Don’t know much about history

Alex Tabarrok reminds us what really happened at the first Thanksgiving:

It’s one of the ironies of American history that when the Pilgrims first arrived at Plymouth rock they promptly set about creating a communist society.  Of course, they were soon starving to death.

Fortunately, “after much debate of things,” Governor William Bradford ended corn collectivism, decreeing that each family should keep the corn that it produced.

So America quickly moved away from an economic system based on sharing equally, where there is no incentive to work.  Unfortunately peasants in Russia, China, Cambodia, and North Korea were not so lucky.  With no incentive to produce, farm output plummeted and tens of millions starved to death.  Collectivization of agriculture was (along with WWII) one of the two great tragedies of the 20th century.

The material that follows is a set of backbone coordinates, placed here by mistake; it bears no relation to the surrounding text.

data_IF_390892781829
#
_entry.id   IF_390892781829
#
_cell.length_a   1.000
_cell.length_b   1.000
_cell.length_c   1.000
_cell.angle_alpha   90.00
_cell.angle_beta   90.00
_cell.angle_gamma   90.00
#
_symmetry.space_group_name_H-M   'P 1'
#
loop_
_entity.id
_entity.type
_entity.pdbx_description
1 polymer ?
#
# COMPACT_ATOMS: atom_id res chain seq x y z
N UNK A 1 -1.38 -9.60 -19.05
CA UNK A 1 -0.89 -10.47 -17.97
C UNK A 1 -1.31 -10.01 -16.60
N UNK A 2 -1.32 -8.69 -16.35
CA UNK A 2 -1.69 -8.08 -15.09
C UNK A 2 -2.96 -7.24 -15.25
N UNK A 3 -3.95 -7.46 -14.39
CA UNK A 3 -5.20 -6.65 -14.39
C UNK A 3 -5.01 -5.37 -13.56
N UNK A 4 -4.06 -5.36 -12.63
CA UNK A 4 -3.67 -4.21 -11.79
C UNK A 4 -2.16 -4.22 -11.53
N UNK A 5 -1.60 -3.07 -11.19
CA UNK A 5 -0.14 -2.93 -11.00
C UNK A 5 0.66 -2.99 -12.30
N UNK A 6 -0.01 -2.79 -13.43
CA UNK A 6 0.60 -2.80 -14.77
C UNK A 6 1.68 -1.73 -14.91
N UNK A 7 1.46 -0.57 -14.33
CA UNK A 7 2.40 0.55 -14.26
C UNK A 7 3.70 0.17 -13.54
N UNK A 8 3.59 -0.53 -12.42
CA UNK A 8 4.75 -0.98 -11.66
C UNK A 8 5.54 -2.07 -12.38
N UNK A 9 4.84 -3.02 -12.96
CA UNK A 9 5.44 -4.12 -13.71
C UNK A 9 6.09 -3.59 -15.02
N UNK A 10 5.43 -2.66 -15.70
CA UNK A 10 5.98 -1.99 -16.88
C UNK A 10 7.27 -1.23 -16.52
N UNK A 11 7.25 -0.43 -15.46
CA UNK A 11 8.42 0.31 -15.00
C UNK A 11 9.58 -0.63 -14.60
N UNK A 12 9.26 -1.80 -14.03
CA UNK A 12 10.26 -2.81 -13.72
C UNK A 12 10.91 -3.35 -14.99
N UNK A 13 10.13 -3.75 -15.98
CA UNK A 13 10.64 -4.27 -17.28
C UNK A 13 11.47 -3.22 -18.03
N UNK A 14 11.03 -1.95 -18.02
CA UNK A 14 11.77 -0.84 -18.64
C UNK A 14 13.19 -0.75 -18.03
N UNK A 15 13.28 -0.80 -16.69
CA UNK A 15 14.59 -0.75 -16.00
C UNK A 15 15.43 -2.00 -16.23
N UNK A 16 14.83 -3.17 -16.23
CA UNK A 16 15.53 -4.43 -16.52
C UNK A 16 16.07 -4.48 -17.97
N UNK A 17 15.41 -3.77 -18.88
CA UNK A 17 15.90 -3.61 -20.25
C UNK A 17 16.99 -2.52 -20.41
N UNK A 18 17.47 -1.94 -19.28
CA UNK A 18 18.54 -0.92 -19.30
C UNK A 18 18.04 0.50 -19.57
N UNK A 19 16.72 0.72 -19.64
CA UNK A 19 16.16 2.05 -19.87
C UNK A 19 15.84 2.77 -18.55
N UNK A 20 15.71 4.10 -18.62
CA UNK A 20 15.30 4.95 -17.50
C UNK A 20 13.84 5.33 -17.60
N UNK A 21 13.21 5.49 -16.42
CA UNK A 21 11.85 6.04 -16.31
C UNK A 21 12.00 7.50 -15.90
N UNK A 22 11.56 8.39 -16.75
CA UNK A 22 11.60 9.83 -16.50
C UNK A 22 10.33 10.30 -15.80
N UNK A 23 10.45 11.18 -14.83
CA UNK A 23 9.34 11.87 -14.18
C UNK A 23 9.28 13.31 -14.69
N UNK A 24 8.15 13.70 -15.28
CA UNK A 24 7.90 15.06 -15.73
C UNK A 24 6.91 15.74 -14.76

Like many “progressives,” Paul Krugman seems to think fear of  socialism is a big joke.

Here’s how it went down: a bunch of people got together, with each group bringing what it could “” the Wampanoag brought deer, the Pilgrims apparently shot some birds, etc.. Then everyone shared equally in the feast “” regardless of how much they brought to the table. Socialism!

Worse yet, many of the lucky duckies benefiting from the largesse of this 17th-century welfare state were illegal immigrants. (That would be the Pilgrims).

We need to stop celebrating this deeply un-American event, and start celebrating something more in tune with the things that make America great, such as the Ludlow Massacre.

In fairness, Krugman probably doesn’t understand what actually happened at Plymouth.  He certainly doesn’t favor an extreme form of socialism where there’s zero incentive to produce.  But if you want to mock conservatives for believing that an economic system based on sharing could leads to all sorts of unspeakable evils, you might want to pick an example that doesn’t prove their point.

PS.  Read Tabarrok’s entire post.  It’s excellent.

Matt Yglesias on racist Republicans

I should probably stick to monetary economics, but I can’t resist commenting on a couple Yglesias posts.  Not because I disagree with Yglesias (I mostly agree), but rather because I think I have something to add that puts things in a bit more perspective.
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